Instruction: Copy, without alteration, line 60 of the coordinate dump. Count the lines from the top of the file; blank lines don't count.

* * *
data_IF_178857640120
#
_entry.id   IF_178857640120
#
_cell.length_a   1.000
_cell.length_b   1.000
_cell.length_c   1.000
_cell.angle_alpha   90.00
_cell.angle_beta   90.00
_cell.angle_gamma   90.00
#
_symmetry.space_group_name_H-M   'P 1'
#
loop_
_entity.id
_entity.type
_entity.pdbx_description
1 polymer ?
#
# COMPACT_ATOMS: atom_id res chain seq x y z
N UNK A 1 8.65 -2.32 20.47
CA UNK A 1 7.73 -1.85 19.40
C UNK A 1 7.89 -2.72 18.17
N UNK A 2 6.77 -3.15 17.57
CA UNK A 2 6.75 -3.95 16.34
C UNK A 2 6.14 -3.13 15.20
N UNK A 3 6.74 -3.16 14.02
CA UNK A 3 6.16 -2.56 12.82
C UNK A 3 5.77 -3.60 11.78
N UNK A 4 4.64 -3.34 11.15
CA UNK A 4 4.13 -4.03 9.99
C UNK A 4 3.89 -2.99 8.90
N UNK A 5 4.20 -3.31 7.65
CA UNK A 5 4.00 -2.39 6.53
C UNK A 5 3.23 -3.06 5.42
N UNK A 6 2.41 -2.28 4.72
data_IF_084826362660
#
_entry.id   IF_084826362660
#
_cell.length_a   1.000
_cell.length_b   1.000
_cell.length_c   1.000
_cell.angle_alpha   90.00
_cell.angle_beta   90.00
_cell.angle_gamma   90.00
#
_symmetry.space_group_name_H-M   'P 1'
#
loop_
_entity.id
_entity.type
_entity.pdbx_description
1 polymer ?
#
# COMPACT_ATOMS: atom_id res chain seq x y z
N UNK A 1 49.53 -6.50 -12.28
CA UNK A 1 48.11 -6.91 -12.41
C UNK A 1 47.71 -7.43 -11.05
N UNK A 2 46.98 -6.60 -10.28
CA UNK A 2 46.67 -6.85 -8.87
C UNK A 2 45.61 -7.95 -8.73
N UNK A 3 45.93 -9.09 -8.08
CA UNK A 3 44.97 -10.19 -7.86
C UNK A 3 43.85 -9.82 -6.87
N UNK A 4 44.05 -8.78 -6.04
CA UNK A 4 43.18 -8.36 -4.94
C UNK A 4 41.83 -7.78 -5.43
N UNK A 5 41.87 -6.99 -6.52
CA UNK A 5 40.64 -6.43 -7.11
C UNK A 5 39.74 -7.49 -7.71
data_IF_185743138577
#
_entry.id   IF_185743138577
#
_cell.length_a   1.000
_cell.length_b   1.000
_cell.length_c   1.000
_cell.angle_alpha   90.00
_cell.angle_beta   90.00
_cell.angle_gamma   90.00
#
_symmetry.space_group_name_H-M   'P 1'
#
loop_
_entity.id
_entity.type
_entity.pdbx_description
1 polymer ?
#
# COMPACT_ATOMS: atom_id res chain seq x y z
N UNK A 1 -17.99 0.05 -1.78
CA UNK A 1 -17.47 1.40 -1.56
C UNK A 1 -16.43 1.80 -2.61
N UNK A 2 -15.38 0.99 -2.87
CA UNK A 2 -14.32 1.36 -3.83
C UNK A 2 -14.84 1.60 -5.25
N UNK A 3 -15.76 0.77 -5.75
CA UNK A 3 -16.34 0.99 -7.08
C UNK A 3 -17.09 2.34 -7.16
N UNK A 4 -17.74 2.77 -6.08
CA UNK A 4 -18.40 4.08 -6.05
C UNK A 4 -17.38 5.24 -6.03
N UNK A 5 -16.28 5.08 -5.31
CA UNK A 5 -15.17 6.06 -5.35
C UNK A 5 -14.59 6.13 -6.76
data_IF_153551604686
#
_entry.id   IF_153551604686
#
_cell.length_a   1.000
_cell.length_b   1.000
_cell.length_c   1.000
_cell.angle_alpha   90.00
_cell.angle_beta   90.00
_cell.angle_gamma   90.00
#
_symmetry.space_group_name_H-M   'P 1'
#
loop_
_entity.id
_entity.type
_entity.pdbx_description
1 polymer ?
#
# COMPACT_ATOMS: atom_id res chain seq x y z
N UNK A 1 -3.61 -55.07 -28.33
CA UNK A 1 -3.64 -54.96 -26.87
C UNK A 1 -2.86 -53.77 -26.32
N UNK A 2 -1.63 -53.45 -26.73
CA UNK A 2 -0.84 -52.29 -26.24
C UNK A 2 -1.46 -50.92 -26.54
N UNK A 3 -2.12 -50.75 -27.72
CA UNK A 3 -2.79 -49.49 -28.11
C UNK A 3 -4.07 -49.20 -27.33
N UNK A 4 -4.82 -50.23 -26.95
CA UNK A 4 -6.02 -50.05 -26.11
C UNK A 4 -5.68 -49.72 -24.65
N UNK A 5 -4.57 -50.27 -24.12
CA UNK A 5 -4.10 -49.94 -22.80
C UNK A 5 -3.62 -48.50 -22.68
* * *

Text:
N UNK A 2 46.98 -6.60 -10.28